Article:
Nintendo cuts full year projections to 6bn despite slowing losses

Poor overseas sales of 3DS and crippling appreciation of yen blamed

Nintendo has cut its full-year profit predictions to ¥6bn from ¥20bn after a six month financial report which highlights poorer than expected overseas sales of the 3DS and a staggering ¥23.2bn (£182m/$290m/€224m) loss from exchange rates unfavourable to the strong yen.

For the six month period ending on September 30, 2012, Nintendo recorded global sales of ¥201bn (£1.58bn/$2.52bn/€1.94bn), down 6.8 per cent on the same period for the year previous, recording a loss of ¥28bn (£220m/$350.7m/€270.2m).

Despite that shrinkage, the company is still turning in the right direction, recovering from the ¥70.2bn loss it made for the first six months of the last financial year, which saw sales shrink by just over forty per cent from the year prior to that.

"Sales of the Nintendo 3DS hardware and software were weaker in overseas markets than expected. [losses from]Yen appreciation...totaled ¥23.2bn."

Nintendo half-year fiscal statement.

Net income per share stabilised from a loss of ¥549.53 for the first six months of last year to a loss of ¥218.93 for the period just ended.

The results were slightly below target for the Japanese publisher, which had predicted losses of just ¥20bn rather than ¥28. Predicted figures for the full year have been adjusted accordingly, from a profit of ¥20bn to a smaller target of ¥6bn. For the last financial year, the company's books registered a loss of ¥43.2bn.

"The Company continues to focus on selling Nintendo 3DS during the second half of the fiscal year ending March 31, 2013 and aims to expand its business by launching the Wii U system as the successor of Wii in the year-end sales season in the main regions of the world," reads an accompanying statement.

Nintendo hardware sales to date worldwide.

Nintendo hardware sales to date worldwide.

"The earnings forecast has been modified to reflect a yen appreciation stronger than expected at the beginning of the fiscal year, the actual sales result for the six-month period ended September 30, 2012 and a change in the outlook for the following six-month period from October 2012 through March 2013 by reviewing the mix of each hardware and software sales unit forecast.

"During the second half of this fiscal year, the assumed exchange rate of the yen to the U.S. dollar has remained at 80 yen per U.S. dollar, while that of the yen to the euro has been revised from 105 yen to 100 yen per euro."

In the first quarter of FY 2012, Nintendo recorded a record loss of ¥17.2 billion ($220.4m/£142m), just after its first ever full-year loss for the entirety of 2011.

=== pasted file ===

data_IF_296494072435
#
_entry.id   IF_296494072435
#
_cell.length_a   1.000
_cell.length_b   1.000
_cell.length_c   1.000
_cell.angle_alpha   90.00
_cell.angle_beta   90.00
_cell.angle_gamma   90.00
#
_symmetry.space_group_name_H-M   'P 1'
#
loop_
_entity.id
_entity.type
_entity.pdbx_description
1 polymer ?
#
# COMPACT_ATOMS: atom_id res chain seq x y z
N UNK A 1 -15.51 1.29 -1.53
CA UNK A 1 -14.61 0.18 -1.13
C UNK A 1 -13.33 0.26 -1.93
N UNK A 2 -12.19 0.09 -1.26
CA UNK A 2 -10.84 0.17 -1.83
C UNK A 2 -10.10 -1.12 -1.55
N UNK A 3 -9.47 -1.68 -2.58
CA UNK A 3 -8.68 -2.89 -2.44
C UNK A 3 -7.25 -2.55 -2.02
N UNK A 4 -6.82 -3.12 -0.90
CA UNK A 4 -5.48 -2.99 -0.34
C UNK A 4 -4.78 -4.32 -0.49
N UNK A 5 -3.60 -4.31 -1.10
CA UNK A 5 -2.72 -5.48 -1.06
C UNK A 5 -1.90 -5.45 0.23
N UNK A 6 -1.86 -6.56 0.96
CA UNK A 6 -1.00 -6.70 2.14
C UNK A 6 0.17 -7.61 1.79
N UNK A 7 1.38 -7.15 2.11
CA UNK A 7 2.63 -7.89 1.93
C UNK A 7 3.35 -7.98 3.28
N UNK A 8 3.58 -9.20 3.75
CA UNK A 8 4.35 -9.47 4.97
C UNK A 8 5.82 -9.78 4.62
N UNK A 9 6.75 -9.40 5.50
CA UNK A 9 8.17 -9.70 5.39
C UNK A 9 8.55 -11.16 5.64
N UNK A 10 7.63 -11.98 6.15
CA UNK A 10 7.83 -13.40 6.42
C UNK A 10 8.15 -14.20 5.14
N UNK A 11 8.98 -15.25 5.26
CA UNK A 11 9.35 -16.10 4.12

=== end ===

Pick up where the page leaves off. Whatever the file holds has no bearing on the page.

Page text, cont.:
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Latest comments (4)

Tony Johns7 years ago
With sales records for their consoles and handhelds with the DS and the Wii, I just hope that the 3DS and the WiiU are able to sell just over half or maybe 3/4 of those figures.

Maybe they will get lucky and have the 3DS and the WiiU sell more than the DS and Wii?

But that is more like wishful thinking of wanting lightning to strike twice, nothing related to FF XIII Lightning of course.
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Daniel Hughes Studying PhD Literary Modernism, Bangor University7 years ago
The real problem is that even if Nintendo post similar, or indeed higher sales than Wii/DS in the near term, they are still going to make less money than they did. They get perhaps half as much yen now, per euro/dollar, as they did during the transition to, and peak of, the Wii and DS. Indeed, over a 19 month time frame, 3DS tracks slightly above the DS, and now sells at a profit, but this isn't enough to offset the incredibly strong yen and the weak euro/dollar--and Nintendo's shrunken Wii business is still healthier than the GameCube business at the end of its lifespan. So long as this currency imbalance continues, Nintendo's finances will be very turbulent.

They are, however, clearly heading in the right direction. 3DS sales are picking up, despite "weaker than expected" Western sales, and losses are being cut down to the point a small profit can be ground out. Nintendo also don't have the tail-end of a profitable third system (GBA) to guide them through this current transition. That Nintendo can recover from their first ever loss, with currency markets the way they are, during a very difficult console transition, within twelve months, speaks volumes about the strength of their core business, their leadership and their reaction to such difficult times. That they must still grapple so fiercely with currency issues, however, does make you wonder just how strong Nintendo's finances can remain if this continues for another couple of years.
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The solution for companies like Nintendo is simple IMO - they have significant savings in Yen, and while the exchange rate is positive, leverage this to purchase assets and revenue generators in $US. It should also be a good time for them to invest/use non-Japanese development, as it will be very cost effective.

On top of all this, they are still spending on building their new R&D facility (due for completion in a year or two?).

So even if they are cashflow negative, their asset base is increasing.
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Jim Webb Executive Editor/Community Director, E-mpire Ltd. Co.7 years ago
Michael, I believe they hold much of their savings in USD, not Yen. This is why they were able to stay so strong even during the GC days.
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